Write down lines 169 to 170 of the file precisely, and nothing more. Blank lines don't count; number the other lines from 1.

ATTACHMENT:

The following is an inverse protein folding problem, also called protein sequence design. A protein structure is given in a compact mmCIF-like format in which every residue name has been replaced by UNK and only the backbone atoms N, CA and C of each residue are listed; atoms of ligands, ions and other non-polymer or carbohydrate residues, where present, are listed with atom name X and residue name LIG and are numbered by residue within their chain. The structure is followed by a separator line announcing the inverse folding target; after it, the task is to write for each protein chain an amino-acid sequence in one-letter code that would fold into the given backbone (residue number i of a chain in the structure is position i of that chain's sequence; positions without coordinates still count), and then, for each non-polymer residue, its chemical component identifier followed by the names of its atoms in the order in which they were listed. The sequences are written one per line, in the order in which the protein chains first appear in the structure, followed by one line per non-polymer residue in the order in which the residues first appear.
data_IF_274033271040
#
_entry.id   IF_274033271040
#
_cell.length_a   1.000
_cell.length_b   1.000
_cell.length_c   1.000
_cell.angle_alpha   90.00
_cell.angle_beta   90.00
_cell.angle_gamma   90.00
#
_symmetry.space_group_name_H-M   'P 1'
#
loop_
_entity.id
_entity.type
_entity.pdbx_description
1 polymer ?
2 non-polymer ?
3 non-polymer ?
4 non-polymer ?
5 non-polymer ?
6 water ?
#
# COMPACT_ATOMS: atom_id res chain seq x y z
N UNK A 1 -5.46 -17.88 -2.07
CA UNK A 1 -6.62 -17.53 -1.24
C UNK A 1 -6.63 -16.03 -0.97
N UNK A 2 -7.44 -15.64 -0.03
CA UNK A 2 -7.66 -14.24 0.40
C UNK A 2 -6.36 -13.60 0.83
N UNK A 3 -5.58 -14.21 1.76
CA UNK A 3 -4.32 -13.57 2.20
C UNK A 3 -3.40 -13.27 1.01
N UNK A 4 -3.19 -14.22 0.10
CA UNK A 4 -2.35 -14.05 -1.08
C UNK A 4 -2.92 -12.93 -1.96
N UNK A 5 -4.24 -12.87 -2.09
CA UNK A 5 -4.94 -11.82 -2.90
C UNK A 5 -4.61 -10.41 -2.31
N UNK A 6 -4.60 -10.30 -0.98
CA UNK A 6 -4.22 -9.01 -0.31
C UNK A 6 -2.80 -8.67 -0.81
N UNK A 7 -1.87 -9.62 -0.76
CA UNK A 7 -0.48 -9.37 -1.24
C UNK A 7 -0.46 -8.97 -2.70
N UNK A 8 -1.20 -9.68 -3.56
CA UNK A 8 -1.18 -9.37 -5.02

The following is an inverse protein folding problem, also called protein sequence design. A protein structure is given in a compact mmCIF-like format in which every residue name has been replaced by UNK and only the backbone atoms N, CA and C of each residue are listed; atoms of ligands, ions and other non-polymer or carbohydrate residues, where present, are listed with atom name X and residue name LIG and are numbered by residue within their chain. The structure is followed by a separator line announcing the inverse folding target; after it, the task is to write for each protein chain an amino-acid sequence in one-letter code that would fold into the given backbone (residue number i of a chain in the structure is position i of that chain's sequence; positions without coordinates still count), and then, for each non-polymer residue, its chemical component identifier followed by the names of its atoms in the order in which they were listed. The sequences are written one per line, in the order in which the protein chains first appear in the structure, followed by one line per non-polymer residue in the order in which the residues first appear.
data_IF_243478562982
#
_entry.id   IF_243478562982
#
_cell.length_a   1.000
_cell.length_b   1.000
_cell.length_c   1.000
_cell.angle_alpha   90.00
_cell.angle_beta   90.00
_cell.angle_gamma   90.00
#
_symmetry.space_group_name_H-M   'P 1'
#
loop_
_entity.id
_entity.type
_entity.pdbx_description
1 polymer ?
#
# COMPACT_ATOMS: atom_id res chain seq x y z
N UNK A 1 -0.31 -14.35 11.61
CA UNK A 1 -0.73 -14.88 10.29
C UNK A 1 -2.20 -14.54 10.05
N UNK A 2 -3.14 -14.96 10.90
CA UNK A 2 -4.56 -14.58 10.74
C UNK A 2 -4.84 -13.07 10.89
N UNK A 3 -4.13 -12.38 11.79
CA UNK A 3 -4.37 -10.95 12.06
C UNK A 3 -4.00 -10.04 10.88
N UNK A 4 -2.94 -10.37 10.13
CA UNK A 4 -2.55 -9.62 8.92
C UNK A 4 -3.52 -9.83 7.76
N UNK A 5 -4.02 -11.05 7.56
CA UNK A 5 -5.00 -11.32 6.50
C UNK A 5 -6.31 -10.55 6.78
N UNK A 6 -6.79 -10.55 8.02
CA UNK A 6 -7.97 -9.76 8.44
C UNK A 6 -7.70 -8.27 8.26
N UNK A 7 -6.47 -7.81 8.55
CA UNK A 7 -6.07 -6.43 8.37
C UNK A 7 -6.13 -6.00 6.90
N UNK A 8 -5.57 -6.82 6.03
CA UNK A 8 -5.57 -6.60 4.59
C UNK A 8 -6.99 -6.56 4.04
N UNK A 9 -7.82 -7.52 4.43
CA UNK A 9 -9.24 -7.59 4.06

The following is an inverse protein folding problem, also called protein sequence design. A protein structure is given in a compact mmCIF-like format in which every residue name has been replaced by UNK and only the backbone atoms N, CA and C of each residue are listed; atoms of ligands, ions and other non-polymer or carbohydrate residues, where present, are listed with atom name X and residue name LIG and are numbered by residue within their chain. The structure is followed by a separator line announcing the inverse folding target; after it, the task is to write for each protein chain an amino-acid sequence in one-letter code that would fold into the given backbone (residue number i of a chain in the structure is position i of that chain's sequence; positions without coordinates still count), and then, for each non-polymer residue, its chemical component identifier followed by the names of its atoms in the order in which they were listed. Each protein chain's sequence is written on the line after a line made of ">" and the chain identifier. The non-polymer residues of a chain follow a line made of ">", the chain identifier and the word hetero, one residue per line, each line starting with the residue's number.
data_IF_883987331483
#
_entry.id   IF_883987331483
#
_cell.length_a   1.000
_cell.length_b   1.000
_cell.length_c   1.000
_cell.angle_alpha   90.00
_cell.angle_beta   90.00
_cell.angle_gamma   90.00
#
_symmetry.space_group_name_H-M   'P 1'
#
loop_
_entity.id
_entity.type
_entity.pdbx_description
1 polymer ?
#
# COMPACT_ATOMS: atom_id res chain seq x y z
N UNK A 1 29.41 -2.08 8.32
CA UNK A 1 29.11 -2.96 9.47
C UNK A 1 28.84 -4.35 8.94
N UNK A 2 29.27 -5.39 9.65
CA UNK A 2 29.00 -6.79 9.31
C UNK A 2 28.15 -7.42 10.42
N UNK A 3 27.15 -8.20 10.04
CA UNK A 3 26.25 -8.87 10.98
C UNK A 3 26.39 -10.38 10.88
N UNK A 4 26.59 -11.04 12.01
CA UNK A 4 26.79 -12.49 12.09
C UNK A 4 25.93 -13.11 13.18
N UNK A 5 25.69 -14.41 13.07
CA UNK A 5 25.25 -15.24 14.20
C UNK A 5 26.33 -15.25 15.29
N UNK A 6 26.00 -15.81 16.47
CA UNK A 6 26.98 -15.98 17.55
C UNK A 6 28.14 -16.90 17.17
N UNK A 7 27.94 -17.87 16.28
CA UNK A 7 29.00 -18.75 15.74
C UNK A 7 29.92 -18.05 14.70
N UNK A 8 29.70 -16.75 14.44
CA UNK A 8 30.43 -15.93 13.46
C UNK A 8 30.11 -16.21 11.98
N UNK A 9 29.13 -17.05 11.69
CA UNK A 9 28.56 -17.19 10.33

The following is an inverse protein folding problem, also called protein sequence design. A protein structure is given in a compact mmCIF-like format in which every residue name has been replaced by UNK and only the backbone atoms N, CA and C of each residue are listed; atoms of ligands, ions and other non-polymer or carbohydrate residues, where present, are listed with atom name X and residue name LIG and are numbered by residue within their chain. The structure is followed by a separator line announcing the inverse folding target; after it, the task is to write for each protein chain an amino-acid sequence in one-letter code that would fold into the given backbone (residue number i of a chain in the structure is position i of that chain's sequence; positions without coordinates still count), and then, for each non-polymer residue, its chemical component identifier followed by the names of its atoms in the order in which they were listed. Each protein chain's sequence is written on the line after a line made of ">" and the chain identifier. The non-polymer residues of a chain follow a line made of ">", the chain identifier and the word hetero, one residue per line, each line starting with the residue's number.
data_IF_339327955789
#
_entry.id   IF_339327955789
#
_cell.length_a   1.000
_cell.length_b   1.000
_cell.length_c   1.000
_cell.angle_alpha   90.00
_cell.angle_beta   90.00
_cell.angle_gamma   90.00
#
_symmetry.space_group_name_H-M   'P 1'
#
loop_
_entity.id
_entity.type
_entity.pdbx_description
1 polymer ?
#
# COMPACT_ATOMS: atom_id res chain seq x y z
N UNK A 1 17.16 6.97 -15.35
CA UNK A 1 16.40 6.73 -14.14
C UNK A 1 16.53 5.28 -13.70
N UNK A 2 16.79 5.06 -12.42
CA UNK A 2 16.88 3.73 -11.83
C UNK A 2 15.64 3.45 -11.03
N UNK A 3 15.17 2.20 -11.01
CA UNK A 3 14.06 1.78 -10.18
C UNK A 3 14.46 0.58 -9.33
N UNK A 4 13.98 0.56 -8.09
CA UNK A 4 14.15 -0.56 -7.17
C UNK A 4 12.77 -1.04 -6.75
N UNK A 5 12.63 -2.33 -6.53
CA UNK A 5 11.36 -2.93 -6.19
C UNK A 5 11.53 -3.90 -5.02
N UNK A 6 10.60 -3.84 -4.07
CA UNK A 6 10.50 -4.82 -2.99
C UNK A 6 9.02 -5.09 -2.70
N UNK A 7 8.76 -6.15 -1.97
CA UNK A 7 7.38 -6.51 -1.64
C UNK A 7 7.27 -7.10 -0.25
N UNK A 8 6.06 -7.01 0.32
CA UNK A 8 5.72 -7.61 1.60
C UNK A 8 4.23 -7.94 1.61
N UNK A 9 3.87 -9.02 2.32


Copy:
CA UNK A 2 16.88 3.73 -11.83
C UNK A 2 15.64 3.45 -11.03